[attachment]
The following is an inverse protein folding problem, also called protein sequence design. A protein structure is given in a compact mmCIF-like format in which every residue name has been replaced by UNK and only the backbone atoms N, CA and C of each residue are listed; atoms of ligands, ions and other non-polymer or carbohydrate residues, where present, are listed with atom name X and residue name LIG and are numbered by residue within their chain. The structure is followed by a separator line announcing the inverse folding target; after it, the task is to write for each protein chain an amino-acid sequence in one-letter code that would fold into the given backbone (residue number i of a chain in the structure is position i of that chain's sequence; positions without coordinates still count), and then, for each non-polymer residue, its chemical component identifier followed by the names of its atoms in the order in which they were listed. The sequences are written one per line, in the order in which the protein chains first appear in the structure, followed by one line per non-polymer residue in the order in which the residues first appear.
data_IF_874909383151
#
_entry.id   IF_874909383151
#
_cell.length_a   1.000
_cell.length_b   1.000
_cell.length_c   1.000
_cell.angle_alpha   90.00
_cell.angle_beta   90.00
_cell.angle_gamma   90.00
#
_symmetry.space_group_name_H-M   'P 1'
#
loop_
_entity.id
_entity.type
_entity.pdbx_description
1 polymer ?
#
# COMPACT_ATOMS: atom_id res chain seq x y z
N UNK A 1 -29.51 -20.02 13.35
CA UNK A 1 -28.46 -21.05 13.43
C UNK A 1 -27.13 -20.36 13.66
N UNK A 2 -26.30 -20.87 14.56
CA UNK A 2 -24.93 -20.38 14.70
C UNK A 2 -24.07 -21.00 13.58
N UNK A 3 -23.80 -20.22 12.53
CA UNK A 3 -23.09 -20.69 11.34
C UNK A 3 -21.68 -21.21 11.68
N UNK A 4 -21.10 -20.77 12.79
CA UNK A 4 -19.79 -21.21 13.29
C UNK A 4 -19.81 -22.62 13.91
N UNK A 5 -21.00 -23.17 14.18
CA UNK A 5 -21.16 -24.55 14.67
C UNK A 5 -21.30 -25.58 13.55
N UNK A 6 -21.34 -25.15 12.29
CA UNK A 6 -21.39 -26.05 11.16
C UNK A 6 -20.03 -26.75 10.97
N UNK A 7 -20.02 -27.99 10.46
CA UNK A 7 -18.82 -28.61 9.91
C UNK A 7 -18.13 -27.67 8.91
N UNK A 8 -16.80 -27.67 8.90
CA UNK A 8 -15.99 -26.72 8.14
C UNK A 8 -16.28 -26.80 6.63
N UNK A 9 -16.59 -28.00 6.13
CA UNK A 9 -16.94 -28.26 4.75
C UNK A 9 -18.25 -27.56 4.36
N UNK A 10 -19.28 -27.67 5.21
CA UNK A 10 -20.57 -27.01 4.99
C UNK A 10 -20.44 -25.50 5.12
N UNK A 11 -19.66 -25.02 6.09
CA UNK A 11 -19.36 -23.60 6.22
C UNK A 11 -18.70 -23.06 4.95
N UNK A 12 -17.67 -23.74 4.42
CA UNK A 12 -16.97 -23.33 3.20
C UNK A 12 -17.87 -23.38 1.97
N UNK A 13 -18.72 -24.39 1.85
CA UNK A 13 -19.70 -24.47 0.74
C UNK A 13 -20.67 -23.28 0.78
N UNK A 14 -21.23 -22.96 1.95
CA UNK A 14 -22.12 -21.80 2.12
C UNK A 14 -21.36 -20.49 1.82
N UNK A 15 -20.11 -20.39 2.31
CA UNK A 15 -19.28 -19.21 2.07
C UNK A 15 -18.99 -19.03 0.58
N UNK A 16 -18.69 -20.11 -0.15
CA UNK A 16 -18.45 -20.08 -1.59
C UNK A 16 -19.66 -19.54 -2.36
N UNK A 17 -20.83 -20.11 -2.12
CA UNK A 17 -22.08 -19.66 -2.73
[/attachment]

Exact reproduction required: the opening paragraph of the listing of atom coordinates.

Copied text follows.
The following is an inverse protein folding problem, also called protein sequence design. A protein structure is given in a compact mmCIF-like format in which every residue name has been replaced by UNK and only the backbone atoms N, CA and C of each residue are listed; atoms of ligands, ions and other non-polymer or carbohydrate residues, where present, are listed with atom name X and residue name LIG and are numbered by residue within their chain. The structure is followed by a separator line announcing the inverse folding target; after it, the task is to write for each protein chain an amino-acid sequence in one-letter code that would fold into the given backbone (residue number i of a chain in the structure is position i of that chain's sequence; positions without coordinates still count), and then, for each non-polymer residue, its chemical component identifier followed by the names of its atoms in the order in which they were listed. The sequences are written one per line, in the order in which the protein chains first appear in the structure, followed by one line per non-polymer residue in the order in which the residues first appear.